Even though it distributes Corona, the No. 1 imported beer brand in the United States, Constellation Brands (NYSE:STZ) doesn't worry about hops prices. It had much to toast with its first-quarter results, but a simple reason beyond demand and pricing power will keep the buzz strong for Constellation Brands no matter what it pays for hops.
The delicious with a slice of lime results
On July 2, Constellation Brands reported its fiscal first-quarter results. Its beer segment revenue, which everybody seems focused on, popped 14%. The beer segment alone now represents 57% of the company's revenue as of last quarter. Rob Sands, CEO of Constellation Brands, pointed out that the company saw gains across its entire beer portfolio and not just Corona.
Constellation Brands is undergoing an "120 Days of Summer" advertising campaign. As the company stated three months ago, each week it will have a different theme. Constellation Brands and Corona have a goal of "owning the summer." Apparently it's working. Constellation Brands expects net sales for the beer segment to grow 10% this year along with operating income growth of between 25% and 30%.
The company states that its beer business saw strong execution during Cinco de Mayo and Memorial Day. Its Modelo Especial and Corona Extra brands have been strong, but the roll-out of Modelo Especial Chelada particularly helped.
Recall from the conference call three months ago that Corona Extra is not only the No. 1 imported beer at over 100 million cases annually, but other companies don't even import half that amount of any beer, just to put this size into some sort of perspective. Meanwhile, its Modelo Especial brand happens to be the fastest growing major beer brand.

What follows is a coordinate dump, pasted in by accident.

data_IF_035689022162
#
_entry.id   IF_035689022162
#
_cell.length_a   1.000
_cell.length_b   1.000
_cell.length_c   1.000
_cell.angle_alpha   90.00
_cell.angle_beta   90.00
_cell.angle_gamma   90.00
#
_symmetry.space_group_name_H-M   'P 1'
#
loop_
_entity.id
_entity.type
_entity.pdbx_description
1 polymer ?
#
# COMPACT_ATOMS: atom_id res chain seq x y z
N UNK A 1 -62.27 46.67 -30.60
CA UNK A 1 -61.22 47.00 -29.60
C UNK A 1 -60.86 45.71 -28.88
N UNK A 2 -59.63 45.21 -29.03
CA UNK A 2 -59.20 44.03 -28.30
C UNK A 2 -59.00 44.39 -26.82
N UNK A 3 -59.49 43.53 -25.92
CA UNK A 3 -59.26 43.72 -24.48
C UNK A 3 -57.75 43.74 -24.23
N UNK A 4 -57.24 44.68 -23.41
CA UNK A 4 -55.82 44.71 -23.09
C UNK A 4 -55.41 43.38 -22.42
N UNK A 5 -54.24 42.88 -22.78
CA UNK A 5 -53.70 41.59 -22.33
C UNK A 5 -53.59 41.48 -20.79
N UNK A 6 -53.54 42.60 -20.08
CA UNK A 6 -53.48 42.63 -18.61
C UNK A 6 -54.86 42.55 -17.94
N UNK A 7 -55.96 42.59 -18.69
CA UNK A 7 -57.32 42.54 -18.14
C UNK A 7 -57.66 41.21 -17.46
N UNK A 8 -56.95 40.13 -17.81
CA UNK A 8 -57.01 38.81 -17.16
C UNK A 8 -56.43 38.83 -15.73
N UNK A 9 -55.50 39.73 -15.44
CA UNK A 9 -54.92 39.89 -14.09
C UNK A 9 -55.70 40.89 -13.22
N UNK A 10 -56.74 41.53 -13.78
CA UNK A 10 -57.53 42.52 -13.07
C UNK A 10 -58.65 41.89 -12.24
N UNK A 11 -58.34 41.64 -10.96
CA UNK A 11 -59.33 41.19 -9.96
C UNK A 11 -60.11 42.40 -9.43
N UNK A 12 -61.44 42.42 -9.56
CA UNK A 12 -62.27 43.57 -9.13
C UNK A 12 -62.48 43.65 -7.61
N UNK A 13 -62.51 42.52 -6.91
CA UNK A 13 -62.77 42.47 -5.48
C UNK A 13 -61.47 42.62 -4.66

Hops prices are hopping
Even though Corona Extra and the other beers in Constellation Brands' portfolio are not IPA beers, which are beers that require more hops than others, Constellation Brands still purchases and uses hops in its brewing. But due to the rising popularity of IPA-style beers across the nation, demand for hops has risen dramatically and taken hops prices up with it to more than double in price as compared to a year ago.
In an interview on CNBC just after the earnings report on July 2, Sands stated, "Hop pricing doesn't really move the needle for us either way." He explained that even though Constellation Brands spends an enormous amount on hops as a company, on a per-unit basis it comes out to a really tiny amount of cost of goods sold. It's so small, in fact, that hops prices don't make a difference in any material way. For instance, the glass in the bottle actually costs the company more than the beer itself. Besides, if you peak into the filings you'll see that Constellation Brands has its hops supply locked in contract for another two years.
Craft beers in particular tend to use a lot more hops, roughly between four and 10 times more than the average non-craft beer. Hop farmers are expanding their farms to meet the increased supply need, but they haven't been able to keep up with the rapid rise in demand.
To speak the obvious, don't be frightened if you see headlines that say hops prices have gone up yet again. If anything, ironically, that could help Constellation Brands. Craft beer companies where hops prices have a material per-unit effect may have to pass it on to consumers in the form of higher prices. Higher prices for competitors are a blessing for Constellation Brands of course.
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